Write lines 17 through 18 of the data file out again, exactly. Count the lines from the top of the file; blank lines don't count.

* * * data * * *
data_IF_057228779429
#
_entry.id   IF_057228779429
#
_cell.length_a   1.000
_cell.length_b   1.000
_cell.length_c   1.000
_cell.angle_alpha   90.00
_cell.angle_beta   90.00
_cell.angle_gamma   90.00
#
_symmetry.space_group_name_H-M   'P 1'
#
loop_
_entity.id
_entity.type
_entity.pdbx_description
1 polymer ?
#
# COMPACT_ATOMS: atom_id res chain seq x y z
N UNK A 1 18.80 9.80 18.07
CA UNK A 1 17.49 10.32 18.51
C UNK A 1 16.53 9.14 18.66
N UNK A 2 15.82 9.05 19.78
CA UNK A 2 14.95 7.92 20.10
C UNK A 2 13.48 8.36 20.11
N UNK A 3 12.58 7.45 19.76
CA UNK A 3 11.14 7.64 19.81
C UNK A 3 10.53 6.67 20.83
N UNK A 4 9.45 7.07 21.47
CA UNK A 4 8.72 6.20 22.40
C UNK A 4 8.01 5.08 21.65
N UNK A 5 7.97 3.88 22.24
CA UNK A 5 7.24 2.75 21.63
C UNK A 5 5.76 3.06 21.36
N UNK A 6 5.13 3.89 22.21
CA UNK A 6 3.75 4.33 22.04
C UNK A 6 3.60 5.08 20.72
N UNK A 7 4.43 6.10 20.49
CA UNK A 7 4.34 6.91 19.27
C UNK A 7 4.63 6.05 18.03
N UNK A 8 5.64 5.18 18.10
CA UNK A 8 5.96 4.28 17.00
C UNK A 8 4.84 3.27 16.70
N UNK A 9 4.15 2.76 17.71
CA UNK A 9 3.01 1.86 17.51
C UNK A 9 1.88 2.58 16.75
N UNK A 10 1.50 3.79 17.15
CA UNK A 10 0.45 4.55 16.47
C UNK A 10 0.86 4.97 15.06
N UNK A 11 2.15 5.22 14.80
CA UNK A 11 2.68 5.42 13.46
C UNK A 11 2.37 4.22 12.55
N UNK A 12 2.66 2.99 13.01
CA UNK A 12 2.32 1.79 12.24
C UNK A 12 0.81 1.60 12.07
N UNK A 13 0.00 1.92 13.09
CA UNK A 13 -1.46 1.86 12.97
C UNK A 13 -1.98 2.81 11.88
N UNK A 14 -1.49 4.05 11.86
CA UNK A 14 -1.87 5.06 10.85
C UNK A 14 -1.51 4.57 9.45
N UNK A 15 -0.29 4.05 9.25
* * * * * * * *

_entity.pdbx_description
1 polymer ?